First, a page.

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The hackers’ emails were invitations to a fundraiser that contained malware, the FireEye report said.
NBC said there was no evidence that anyone managed to hack into the power grid.
“This is a signal that North Korea is a player in the cyber-intrusion field and it is growing in its ability to hurt us,” C. Frank Figliuzzi, a former chief of counterintelligence at the FBI, told NBC.
Meanwhile, a South Korean lawmaker said yesterday that North Korean hackers may have stolen highly classified military documents that include U.S.-South Korean wartime “decapitation strike” plans against the North.
Rep. Lee Cheol-hee, a lawmaker for South Korea’s ruling Democratic Party, cited unidentified defense officials as saying North Korean-linked hackers stole the plans last year. Defense officials refused to comment.
If confirmed, such a hack would be a major blow for South Korea at a time when its relations with North Korea are at a low point. The South has taken an increasingly aggressive stance toward the North’s belligerence amid back-and-forth threats of war between North Korea and President Trump.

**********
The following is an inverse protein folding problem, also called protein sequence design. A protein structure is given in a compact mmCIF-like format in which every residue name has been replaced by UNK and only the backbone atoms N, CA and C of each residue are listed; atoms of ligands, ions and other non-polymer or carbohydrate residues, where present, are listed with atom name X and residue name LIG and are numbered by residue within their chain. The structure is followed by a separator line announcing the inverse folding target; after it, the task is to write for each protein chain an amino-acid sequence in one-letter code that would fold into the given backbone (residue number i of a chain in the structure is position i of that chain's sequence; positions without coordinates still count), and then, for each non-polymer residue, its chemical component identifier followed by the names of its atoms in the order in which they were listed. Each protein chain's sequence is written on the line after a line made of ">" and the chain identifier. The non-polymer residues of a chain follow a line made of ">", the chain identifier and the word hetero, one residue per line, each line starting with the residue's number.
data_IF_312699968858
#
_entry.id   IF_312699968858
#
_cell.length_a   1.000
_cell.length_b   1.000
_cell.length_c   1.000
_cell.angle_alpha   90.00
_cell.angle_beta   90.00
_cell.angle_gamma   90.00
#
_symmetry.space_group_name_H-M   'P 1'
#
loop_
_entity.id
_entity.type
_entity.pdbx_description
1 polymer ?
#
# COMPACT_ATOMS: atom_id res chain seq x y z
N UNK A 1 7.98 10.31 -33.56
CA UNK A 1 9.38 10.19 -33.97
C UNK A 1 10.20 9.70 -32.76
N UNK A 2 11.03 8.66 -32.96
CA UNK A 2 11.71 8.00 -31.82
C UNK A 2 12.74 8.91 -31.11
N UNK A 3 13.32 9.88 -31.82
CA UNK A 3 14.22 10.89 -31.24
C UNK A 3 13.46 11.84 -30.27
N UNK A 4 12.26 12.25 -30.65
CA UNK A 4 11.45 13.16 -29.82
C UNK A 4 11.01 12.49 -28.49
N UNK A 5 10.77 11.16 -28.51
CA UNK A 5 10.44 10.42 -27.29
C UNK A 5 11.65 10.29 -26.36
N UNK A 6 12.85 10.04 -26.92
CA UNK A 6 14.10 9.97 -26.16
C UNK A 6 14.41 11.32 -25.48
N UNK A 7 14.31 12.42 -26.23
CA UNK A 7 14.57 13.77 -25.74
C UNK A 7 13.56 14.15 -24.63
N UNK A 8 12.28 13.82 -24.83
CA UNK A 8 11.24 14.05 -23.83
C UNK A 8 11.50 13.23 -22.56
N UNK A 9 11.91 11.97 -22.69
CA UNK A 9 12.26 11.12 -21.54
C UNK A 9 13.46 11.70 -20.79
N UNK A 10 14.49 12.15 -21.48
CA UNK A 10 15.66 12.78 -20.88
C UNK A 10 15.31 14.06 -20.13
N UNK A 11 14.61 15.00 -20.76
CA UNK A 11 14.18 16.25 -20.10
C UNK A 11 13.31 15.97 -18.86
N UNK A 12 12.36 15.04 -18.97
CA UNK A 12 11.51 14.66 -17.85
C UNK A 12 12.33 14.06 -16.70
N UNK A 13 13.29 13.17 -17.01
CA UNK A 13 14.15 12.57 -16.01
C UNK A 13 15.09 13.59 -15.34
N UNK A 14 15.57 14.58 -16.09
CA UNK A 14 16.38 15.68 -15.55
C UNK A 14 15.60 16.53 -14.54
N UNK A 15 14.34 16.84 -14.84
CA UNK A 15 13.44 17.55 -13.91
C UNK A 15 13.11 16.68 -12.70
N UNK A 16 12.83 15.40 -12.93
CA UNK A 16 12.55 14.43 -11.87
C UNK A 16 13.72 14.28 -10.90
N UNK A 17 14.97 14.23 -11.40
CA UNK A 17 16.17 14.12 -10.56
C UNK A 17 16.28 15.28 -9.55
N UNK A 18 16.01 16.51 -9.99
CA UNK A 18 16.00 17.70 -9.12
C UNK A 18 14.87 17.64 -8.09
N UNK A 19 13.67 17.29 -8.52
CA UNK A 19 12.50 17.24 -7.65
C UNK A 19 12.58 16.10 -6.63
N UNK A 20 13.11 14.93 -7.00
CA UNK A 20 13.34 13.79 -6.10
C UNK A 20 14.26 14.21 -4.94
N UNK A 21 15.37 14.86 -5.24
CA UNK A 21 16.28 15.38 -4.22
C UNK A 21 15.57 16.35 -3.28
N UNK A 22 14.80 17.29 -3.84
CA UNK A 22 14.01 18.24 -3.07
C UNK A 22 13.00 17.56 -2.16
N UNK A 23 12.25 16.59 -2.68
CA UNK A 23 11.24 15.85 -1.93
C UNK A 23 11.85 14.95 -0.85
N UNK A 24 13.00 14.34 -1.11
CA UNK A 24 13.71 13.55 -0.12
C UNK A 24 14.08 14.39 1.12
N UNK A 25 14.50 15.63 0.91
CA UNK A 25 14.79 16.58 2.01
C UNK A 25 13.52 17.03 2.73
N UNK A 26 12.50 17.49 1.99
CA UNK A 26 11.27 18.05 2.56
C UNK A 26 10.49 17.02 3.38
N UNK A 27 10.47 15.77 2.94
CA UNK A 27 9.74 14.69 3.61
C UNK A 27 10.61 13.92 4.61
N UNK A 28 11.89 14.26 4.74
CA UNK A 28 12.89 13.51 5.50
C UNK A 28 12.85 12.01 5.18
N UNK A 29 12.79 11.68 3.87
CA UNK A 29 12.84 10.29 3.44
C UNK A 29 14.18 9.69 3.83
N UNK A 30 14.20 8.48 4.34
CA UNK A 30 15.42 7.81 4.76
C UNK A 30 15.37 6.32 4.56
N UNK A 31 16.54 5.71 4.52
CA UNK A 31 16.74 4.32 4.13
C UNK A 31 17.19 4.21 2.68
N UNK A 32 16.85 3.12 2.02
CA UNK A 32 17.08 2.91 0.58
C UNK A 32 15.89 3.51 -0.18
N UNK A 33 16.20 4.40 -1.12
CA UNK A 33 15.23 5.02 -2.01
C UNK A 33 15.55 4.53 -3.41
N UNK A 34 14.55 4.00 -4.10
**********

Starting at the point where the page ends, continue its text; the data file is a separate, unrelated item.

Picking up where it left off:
Among the classified plans allegedly stolen from the South were said to be blueprints for targeted attacks by Seoul and Washington to eliminate North Korean leader Kim Jong Un if a crisis breaks out or appears imminent. Kim is the third generation of his family to rule North Korea.
The South’s Yonhap news agency quoted Lee as saying that 235 gigabytes of military documents were taken. While nearly 80 percent of the documents had not yet been identified, they reportedly included contingency plans for South Korean special forces and information on military facilities and power plants, it said.
Yonhap said South Korean defense officials said in May that North Korea may have hacked a crucial South Korean military online network but didn’t say what was stolen.
Seoul says North Korea has repeatedly staged cyberattacks on South Korean business and government websites. North Korea routinely denies responsibility. ___
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